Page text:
(This is from my regular column, “Bridge Work” from the May issue of Ministry and Liturgy Magazine, May 2015)
Last year I was called to the hospital to anoint a woman dying of cancer. The chaplain informed me over the phone while I was still in my office that the patient was also a prisoner. He explained that an officer would be at her side and that my presence was already approved to pray with her.
When I arrived at the door of her hospital room, I knocked lightly. I entered and the woman was in bed near the door. A heavy-set officer sat on the other side of her bed, just a couple of feet away. I bent down at her bedside and she immediately began speaking about her faith. She told me how much she believed in God and she prayed for her many children and grandchildren. Her eyes sparkled from the depths of her profound faith embracing her cancer. Her skin seemed thin, her arms and hands revealing her many tattoos.
As I bent down and slowly opened the container of oil, my eyes caught the handcuffs dangling from the officer’s belt. The more I tried to focus on the intimacy of the moment and the profound outreach to her ailing body, I could not help but have one eye on the handcuffs that were reminding her of the earthly ties that still bound her. The more I spoke with her and prayed with her, the more I felt that she was one of the most spiritually free people I had met in a long while.
This image of the handcuffs and the anointing remains with me. We all seek the freedom of God’s love for us and yet we are all bound on earth by our past decisions, our human choices and our lives that have not turned out as we had planned. This is the place where Jesus is, for he runs toward our pain and our lack of freedom. Jesus will unlock the chains of our pain and our earthly sin.
As I reflect on the gospels beginning from the Fifteenth Sunday in Ordinary time, I know within my heart, this bedside is the place of the Shepherd’s care. These are the people whom Jesus longs to hold, to heal and to forgive. This is the bedside of liberation and love. This is the bedside of mercy. As my years of experience creep up on me, I surrender to such mercy because I do not have any other answers that will set people free.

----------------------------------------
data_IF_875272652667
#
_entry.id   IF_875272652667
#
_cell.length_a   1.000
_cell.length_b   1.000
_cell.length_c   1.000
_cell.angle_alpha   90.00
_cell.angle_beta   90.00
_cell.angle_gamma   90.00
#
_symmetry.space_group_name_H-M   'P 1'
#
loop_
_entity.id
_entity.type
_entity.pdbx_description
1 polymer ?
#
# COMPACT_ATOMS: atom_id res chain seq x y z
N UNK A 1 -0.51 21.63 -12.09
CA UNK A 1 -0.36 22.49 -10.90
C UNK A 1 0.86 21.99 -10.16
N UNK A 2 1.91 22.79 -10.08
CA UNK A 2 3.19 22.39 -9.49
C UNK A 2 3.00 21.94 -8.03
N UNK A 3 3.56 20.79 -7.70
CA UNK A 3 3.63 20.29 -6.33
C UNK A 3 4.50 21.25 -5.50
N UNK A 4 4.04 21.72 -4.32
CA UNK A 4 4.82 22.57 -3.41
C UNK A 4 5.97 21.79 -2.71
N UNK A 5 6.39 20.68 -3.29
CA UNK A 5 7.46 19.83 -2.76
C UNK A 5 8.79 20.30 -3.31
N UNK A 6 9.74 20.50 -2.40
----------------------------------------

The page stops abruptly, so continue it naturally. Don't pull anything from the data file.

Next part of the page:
We all must be spiritually free in our ministry within the Church to offer the Good Shepherd’s mercy. Sometimes I notice a competition among our local parishes. I notice this rivalry within one parish to become more “catholic” than the liturgists in the next parish. One parish may more strictly follow the laws of Church teaching and adhere to the rubrics of liturgical rituals more rigorously than the people in other parishes, although in truth there is no perfect scorecard. I witness in many parishes God’s mercy being offered only after people start living the truth of Church teaching. I hear often from ministers that people need to pull themselves up by their own bootstraps so they may fit into the truth of Christ’s presence within the Church. I fear that God’s mercy is melting into the notion that we must first save ourselves. This temptation handcuffs God’s love for God’s beloved in our world.
We do not dispense God’s mercy nor does it come from our power and control. God’s mercy reveals itself from people who are marginalized, broken, lonely, addicted and in pain. These are the people who will define for us what freedom is and how we are to find the Shepherd who runs after the lost and holds tightly the lives of the sinful. I know through my many years of listening to people on the margins of society, that I have no power over God’s love when I open the container of sacred oil or sit in the quiet, sacred room where we offer confessions. I simply gaze on the fact of the human handcuffs of sin and the divine liberation of love for all people, in all times and seasons.
These gospels lead us to the altar of God. We hear within this entire set of Sunday gospels the miracle of the loaves and fishes. There is more than enough of Jesus’ presence to go around. We do not have stifle or restrict the real presence of Jesus. Christ Jesus is the truth we seek, the liberating love that opens our lives to the Kingdom here on earth.
Jesus says to us that we should stop murmuring over who is entitled to the love God has for people. God will do the drawing near; God will open our hearts to make a home here on earth. I believe in the freedom that our ancestors found in faith. This is the freedom that I take from the altar to the bedsides of people who wait for miraculous healings and for God to unlock the cuffs of their sin and past mistakes. From altar table to bedside is the home of true mercy, the place of freedom for all God’s beloved.